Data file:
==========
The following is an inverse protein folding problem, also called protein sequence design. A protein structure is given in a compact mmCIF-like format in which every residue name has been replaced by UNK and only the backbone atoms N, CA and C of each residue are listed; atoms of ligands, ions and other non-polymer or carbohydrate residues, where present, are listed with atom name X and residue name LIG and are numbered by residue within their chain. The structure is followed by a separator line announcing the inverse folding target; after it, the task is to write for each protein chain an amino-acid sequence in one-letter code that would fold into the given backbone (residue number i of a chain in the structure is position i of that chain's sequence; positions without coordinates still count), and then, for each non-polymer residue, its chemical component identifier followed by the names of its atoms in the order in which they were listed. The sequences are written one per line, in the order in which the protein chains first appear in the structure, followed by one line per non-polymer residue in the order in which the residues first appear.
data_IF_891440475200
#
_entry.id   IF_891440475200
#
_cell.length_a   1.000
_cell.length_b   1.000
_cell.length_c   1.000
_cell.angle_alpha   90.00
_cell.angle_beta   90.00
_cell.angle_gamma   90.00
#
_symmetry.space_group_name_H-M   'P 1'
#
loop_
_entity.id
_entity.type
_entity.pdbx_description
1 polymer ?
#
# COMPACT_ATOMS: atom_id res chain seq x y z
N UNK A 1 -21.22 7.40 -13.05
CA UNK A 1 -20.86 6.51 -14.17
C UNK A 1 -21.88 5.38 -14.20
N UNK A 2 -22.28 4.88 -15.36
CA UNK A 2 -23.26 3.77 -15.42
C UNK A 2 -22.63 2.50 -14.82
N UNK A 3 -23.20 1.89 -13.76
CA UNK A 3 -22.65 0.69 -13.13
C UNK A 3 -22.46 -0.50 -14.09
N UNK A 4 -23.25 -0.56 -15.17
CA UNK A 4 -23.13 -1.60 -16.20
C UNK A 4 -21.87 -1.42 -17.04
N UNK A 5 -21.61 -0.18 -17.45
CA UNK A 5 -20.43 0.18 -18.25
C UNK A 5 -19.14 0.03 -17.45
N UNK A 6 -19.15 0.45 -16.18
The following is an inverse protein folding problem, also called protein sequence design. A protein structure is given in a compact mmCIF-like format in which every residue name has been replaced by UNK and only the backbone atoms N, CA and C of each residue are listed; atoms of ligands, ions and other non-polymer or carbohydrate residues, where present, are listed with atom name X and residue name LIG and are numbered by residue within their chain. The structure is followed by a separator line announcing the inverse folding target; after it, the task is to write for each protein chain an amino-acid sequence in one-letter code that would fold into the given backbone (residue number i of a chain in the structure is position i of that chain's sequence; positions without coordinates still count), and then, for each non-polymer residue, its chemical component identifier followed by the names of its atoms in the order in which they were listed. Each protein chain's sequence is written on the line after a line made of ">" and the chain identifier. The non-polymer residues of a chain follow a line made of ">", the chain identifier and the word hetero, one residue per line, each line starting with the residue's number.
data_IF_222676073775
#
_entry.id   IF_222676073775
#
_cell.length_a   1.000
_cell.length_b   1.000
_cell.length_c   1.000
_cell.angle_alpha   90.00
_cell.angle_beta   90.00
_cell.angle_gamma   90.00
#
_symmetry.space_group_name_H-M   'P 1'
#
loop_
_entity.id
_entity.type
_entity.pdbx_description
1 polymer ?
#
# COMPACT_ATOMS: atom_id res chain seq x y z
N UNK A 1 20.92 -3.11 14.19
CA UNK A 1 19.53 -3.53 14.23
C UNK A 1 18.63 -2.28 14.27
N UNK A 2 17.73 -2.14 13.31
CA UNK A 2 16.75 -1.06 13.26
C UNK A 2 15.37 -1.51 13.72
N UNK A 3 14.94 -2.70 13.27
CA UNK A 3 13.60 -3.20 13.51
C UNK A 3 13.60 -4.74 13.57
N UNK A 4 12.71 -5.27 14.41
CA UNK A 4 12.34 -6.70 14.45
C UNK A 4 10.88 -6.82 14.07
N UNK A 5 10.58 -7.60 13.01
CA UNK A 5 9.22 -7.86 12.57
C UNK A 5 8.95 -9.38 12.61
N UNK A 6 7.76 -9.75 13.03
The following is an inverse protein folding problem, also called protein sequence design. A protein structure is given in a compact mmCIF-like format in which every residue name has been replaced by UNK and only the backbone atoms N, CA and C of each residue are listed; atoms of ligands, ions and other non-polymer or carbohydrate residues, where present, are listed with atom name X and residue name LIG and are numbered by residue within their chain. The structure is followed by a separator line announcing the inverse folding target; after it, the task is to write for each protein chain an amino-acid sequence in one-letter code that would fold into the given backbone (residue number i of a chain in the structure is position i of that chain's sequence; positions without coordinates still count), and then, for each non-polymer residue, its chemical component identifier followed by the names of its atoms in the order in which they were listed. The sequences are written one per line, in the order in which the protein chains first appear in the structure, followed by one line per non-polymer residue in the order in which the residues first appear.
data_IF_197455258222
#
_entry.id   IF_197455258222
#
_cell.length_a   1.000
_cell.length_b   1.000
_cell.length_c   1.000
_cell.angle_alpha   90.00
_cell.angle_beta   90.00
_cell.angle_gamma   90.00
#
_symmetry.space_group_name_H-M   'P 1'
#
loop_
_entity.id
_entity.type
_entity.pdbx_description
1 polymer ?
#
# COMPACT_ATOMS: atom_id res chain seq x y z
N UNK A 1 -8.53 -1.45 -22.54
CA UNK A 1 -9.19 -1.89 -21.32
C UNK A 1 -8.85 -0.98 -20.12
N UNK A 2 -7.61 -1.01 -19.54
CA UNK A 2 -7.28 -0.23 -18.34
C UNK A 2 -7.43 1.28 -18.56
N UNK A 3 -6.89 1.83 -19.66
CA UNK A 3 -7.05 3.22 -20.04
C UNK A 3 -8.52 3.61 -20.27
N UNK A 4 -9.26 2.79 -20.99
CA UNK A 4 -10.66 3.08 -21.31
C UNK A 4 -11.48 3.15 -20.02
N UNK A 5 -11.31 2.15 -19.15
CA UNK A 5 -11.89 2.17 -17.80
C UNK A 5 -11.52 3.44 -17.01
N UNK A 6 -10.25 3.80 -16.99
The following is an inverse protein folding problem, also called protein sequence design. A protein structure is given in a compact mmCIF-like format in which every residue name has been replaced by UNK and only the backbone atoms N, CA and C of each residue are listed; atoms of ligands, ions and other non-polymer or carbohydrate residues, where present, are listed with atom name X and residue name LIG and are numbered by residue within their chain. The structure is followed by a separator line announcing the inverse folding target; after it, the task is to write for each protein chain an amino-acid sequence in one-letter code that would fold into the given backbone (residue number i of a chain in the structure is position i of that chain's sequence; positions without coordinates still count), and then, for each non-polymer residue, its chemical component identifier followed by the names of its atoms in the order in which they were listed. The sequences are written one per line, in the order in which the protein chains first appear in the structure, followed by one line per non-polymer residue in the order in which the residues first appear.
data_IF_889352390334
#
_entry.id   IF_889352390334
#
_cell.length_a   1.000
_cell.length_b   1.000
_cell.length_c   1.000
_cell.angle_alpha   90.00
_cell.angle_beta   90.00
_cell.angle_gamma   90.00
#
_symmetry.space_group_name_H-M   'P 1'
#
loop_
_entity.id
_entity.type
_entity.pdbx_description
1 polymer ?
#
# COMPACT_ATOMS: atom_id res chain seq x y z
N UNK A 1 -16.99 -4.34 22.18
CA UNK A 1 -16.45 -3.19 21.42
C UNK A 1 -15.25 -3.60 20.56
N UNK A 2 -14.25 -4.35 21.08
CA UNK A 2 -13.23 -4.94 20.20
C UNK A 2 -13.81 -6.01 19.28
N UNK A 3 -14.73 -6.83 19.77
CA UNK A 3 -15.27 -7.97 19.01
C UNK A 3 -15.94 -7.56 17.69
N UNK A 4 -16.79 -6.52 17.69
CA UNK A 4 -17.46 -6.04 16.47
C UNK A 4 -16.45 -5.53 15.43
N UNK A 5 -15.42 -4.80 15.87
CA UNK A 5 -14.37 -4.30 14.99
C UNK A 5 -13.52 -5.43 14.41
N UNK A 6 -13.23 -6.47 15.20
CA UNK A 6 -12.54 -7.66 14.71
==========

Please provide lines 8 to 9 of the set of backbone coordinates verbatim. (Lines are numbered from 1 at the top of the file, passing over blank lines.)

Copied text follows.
_cell.length_c   1.000
_cell.angle_alpha   90.00